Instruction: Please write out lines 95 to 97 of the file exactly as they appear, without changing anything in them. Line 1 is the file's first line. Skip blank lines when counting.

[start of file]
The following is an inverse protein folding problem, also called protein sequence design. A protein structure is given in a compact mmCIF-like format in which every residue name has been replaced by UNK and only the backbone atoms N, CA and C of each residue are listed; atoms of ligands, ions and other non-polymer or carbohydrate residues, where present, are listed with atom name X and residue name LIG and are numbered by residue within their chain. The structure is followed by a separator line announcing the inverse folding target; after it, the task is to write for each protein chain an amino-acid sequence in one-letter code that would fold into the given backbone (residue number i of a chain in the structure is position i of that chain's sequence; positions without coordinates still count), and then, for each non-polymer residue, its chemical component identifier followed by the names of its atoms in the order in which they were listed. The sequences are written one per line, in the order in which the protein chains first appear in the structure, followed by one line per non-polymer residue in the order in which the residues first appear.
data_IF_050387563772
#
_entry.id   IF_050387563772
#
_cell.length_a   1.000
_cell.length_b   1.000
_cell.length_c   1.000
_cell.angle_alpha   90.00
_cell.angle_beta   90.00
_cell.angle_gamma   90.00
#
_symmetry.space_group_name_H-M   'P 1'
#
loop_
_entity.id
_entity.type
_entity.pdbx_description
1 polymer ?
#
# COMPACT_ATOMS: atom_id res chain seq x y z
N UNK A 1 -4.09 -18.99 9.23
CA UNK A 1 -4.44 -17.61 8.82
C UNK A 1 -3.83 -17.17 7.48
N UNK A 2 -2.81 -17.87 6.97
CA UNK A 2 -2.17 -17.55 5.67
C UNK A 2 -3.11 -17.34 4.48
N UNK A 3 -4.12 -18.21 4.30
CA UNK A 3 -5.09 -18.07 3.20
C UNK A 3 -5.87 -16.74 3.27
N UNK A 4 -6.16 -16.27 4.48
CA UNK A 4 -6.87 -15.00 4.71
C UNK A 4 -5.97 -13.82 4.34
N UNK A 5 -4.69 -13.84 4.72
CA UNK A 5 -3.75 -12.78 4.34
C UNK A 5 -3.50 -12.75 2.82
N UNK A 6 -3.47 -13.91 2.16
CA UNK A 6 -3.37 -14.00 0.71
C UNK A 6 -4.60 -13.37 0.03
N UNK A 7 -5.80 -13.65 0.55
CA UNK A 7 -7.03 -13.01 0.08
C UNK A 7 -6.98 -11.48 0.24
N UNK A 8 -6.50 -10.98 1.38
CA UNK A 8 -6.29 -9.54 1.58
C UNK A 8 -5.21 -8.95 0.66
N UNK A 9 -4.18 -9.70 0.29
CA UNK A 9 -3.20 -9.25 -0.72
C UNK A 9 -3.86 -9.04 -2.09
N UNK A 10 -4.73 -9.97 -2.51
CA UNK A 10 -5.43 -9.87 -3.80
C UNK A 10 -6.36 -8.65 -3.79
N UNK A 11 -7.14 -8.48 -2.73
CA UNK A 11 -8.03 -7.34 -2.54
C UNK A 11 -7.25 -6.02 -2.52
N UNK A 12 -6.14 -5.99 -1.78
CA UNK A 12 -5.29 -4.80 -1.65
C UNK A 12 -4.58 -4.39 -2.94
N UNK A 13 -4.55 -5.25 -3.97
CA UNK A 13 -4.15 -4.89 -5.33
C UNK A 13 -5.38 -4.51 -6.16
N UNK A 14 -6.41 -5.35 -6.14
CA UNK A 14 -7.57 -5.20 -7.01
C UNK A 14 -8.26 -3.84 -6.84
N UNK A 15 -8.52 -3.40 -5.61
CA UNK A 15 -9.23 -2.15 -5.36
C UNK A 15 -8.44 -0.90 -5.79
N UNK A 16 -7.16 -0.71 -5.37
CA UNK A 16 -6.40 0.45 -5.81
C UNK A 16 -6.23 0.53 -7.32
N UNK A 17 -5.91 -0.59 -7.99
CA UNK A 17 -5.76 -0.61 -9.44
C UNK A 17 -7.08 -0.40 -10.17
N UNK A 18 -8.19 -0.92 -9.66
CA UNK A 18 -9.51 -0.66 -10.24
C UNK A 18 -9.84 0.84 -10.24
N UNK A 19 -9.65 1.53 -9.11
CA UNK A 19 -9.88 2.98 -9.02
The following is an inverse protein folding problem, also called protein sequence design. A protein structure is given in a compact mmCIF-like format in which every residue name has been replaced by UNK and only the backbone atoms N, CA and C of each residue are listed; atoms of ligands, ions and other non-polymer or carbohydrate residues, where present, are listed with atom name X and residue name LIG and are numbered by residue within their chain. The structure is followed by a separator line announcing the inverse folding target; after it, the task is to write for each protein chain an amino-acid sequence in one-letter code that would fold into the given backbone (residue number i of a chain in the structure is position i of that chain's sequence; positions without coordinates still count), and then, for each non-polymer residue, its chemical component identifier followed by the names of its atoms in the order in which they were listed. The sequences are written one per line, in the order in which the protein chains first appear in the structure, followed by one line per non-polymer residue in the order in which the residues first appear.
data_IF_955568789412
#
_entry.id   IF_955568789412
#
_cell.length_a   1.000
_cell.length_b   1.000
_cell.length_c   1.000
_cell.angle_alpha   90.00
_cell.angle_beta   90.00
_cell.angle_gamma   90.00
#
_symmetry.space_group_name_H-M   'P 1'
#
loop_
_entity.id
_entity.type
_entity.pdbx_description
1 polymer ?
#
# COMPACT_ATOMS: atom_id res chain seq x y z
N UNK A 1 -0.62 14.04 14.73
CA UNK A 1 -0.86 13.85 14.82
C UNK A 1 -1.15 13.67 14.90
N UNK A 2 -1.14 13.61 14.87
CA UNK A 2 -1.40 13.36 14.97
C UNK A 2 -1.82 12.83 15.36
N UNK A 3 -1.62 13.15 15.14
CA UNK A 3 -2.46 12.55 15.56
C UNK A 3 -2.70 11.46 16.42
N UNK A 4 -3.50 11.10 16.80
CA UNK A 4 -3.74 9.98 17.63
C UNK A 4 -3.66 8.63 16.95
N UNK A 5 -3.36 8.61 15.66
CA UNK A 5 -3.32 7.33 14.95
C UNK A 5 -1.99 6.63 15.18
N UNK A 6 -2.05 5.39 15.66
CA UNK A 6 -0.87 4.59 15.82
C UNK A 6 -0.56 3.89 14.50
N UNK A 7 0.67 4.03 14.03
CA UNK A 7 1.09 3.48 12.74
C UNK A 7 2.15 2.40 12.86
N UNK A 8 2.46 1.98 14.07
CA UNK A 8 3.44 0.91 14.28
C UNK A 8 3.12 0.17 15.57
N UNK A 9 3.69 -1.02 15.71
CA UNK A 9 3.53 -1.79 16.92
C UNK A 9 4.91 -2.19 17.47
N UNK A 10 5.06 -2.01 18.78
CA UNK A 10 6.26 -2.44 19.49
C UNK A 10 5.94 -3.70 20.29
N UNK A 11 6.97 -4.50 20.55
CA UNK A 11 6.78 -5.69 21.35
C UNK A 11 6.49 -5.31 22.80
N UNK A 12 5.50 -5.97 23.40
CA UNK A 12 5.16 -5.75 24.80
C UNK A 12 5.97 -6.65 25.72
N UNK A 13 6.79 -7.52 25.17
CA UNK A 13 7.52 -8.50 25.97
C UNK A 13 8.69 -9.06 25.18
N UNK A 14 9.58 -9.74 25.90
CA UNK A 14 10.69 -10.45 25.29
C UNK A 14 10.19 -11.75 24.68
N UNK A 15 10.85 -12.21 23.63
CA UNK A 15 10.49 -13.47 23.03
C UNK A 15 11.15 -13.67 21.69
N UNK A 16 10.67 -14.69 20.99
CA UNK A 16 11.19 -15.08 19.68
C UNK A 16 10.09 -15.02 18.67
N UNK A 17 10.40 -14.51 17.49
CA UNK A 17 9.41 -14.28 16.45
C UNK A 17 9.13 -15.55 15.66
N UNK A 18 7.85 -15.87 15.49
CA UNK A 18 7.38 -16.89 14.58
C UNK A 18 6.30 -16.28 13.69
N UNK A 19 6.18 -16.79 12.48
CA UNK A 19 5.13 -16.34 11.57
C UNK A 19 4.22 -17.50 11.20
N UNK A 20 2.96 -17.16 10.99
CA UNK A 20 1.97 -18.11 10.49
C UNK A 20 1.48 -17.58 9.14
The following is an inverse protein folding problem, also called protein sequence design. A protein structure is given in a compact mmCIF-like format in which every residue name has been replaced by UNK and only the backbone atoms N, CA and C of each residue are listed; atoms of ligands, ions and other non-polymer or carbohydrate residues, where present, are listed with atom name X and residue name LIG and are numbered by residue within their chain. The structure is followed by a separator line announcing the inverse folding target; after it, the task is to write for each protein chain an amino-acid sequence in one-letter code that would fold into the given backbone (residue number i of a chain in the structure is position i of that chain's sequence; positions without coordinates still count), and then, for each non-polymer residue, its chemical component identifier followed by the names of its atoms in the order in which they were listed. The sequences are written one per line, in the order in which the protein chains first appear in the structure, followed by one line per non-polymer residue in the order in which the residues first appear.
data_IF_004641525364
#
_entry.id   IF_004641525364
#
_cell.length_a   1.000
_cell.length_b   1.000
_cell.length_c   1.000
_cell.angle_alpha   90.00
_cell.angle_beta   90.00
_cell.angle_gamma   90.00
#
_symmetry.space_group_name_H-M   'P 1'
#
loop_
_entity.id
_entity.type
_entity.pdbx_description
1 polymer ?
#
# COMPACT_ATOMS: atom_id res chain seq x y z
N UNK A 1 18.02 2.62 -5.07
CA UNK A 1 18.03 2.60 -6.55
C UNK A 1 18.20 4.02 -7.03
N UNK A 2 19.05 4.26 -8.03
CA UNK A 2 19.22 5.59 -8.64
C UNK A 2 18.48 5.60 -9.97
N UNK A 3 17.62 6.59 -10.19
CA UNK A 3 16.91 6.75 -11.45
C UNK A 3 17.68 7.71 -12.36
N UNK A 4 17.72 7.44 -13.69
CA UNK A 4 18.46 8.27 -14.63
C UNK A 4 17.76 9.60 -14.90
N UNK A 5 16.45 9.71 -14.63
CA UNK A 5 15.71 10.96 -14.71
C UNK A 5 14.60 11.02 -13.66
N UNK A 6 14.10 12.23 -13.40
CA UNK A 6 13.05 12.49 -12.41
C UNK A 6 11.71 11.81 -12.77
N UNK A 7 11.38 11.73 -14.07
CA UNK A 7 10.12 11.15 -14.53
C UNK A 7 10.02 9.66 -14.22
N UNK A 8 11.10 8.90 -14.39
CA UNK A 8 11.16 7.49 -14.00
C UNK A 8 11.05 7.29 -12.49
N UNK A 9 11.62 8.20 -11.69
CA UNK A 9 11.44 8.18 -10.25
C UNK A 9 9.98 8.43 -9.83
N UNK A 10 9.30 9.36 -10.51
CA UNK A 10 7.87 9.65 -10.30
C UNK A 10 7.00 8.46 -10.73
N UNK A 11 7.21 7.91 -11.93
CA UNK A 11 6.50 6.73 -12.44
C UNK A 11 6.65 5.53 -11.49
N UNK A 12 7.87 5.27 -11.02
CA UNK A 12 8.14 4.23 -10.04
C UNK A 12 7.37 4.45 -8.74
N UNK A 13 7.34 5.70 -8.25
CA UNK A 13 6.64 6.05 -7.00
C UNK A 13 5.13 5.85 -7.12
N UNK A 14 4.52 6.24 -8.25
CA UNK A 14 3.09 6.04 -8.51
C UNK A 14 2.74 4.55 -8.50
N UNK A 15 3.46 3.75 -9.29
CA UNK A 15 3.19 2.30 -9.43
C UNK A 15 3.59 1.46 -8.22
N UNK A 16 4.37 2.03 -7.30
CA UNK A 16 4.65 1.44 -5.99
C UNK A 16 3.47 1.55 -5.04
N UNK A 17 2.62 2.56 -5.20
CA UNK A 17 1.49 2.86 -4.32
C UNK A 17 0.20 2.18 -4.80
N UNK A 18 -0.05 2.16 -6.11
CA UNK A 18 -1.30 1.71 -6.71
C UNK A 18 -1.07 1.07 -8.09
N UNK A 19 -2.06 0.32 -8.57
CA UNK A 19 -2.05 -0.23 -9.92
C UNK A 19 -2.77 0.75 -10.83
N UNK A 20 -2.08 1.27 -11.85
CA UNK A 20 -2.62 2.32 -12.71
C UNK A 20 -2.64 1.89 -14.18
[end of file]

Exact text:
_entity.pdbx_description
1 polymer ?
#